Hmm, well if I realised I was taking a one-way ticket upstairs, why not use up the last bit of my bodily fluids to help catch the perpetrator? Although I highly doubt my letters would all be spelled out to such beautiful and clear handwriting, but nonetheless helpful.

  • GirishKrishna1 Jun 05, 2013

    I completely agree with this review. Sherlock and Watson already respect each other and even love each other as friends. Lets not mess that up, writers. Its not an intelligent show by any means, but I've just warmed up to it since the M episode. If they ever have a physical relationship, I'm gonna ditch the show.

  • ionee24 Apr 25, 2013

    I completely disagree. For one, Elementary is a roller coaster of emotional material where BBC's Moffat is a clinic retelling of the books, Elementary's Shelock IS a modern day man with modern day struggles - intimacy issues amongst them - modern day relationships and modern day mentality.

    I'm confident the creators are meant to tell their story, but thankfully, that story sounds far more entertaining than what the BBC had in mind IMO.

  • maxpowar9 Apr 18, 2013

    It shouldn't ever happen, period. Believe it or not, folks, platonic relationships between men and woman are possible. And the fact of the matter is that Holmes bumping uglies with Watson would be utterly, hideously unfaithful to the source material.

    Thankfully, I'm pretty sure the shows creator's have no plans whatsoever to take this road. I think they made that clear with the very first scene depicting Watson meeting Sherlock for the first time. The scene deliberately and specifically mocks the notion.

    I half think the reason Watson has been made female in Elementary is a deliberate dig at Sherlock BBC's Moffat. Moffat, as we know, really struggles with the concept of strong and empowered female characters; Moffat could never in a million years conceive of writing a character like Lucy Liu's Watson.

  • ionee24 Apr 16, 2013

    To be completey honest, I think they already are at a romantic level, only its a more intellectual/spiritual romance than a physical one; Sherlock and Joan exhibit the same happiness, giddiness and playfulness of people in love without the characters having to resort to average TV couting.

  • Troubleshooter Feb 23, 2013

    IF they ever choose to take the relationship to a romantic level it needs to be done when they know the series is coming to an end; it shouldn't happen then, either, but it might make for closure for a lot of fans. I'd like to see the series run for years and for the relationship to be one where they are the best of friends and partners. Keep both characters single. Occasional short lived romances here and there is okay I suppose, but no long term supporting love interest characters is better for the Holmes/Watson dynamic. Not all of the stories have been great, but when you're writing a full 20 plus season I can understand that's not easy to do. Therefore, keep the underlying character development going so episodes grab the audience week in, week out.

    One other potential problem I hope doesn't rear it's head is the Holmes as employer, Watson as employee situation. Keep the "I quit, you're fired" crap out of the mix. Holmes and Watson always stayed partners because they love each other (platonically) and there was no threat that the boss might get rid of you if you aren't careful nonsense. Even when Holmes was driving Watson crazy, he was fiorgiven because they are essentially family.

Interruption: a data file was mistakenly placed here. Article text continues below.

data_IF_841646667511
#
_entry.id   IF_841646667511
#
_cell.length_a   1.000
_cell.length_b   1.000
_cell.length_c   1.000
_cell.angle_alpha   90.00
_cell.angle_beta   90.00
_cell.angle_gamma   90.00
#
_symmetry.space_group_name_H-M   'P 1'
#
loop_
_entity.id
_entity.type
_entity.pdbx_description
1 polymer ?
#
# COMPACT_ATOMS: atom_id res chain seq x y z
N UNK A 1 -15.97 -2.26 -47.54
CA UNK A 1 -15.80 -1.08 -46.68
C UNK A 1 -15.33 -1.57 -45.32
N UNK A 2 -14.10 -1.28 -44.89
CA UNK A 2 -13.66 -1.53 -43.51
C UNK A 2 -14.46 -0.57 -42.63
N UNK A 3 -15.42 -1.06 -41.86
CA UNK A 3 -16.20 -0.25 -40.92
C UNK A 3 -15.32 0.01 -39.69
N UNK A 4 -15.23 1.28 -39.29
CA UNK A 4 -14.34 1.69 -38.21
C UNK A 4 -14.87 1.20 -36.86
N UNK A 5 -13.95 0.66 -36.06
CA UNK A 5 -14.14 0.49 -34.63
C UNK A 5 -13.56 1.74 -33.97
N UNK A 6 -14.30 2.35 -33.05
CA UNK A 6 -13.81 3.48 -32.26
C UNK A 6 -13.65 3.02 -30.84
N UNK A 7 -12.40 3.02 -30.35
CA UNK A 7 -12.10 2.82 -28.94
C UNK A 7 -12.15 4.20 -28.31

• PolarisCarver Feb 21, 2013

    I remember reading somewhere that the writers/producers swore to high heaven Holmes and Watson wouldn't hook up, ever, when the concept of a female Watson got out. Writers are fickle beings influenced by ratings, but hopefully it's not gonna happen. Yes, it is possible for a man and woman to have a good partnership while having a romantic relationship at the same time (david and maddie from moonlighting! that was a cool crime-solving couple), but here I can't see it not screwing up the dynamic.
    And I am really weary of TV constantly sending the message that almost every single time a male and a female character start hanging out together for more than a quarter of an episode they MUST hook up, or at least one of them must start developping romantic feelings.

  • ionee24 Feb 21, 2013

    Since a hook up is no different than a one night stand, I guess what they meant was that Holmes & Watson would never become friends with benefits. Which they haven't.

    Whatever they are building is more trascendental than sex/romance.

  • googlehoop Feb 18, 2013

    Umm, okay, to answer your questions:

    - Yes they should remain platonic. From what we've seen, Sherlock's sexual proclivities are a bit left of centre, which adds humour to the show. I'm good with that.

    - I know you're joking with the amateur theatre comments, but let me just say that a lot of supposed amateur actors are in fact highly trained and talented, but not able to break into the business professionally. It's not easy kids. So, in my opinion, amateur theatre is awesome!

    - I think I would definitely try to write a clue to my murderer's identitiy in my own blood...if I could summon the strength and overcome the sheer terror of dying that is.

    - Yes, I am happy too!

  • MorpheusX Feb 18, 2013

    Wow, way to turn an article about a great TV show into a soapboax for misandrous 3rd wave radical feminism.

    How about you keep your female sexism and bigotry to yourself and not poison these pages with your socio-political agenda not rooted in egalitarian humanism but rather female supremacy and pseudoscience?

  • kanniballl Feb 18, 2013

    OK, I have to admit... I may be an idiot.

    The pic of Sherlock holding up the sign... was that in the episode? Or just an elaborate Photoshop?

    I missed a couple minutes here-or-there. Such as answering a phone and leaving the room. So while I remember the conversation of him saying that he was touched that she stayed even after being fired by her father... I wasn't looking at the screen.

  • ionee24 Feb 18, 2013

    Photoshop, I remember something similar on a Lost recap: the signs are from te movie "Love, Actually" if I'm not mistaken.

  • aps875569 Jan 05, 2014

    Yes, yes I'm aware I'm almost a year late on this, but it's also a bit of a joke: Jonny Lee Miller auditioned for the Andrew Lincoln role on Walking Dead. Who did Lincoln play in Love Actually? Why yes; the sign guy!

  • kanniballl Feb 18, 2013

    LOL, ok cool thanks.

    I was just wondering if I missed it in the next room and flashed the card while he was talking and then hid it when she turned around. But the sentiment didn't really match up with something Sherlock would do.

    So I figured Photoshop... but it was put in so nicely. Blurred to match the background's PoV blur and such. Solid job compared to the normal large white/yellow text.

  • ionee24 Feb 18, 2013

    Truth be told, Sherlock's speech reminds me a lot of...Dory, from "Finding Nemo" (the whole 'when I look at you, I'm home' angle) rather than "Love, Actually" but to each their own.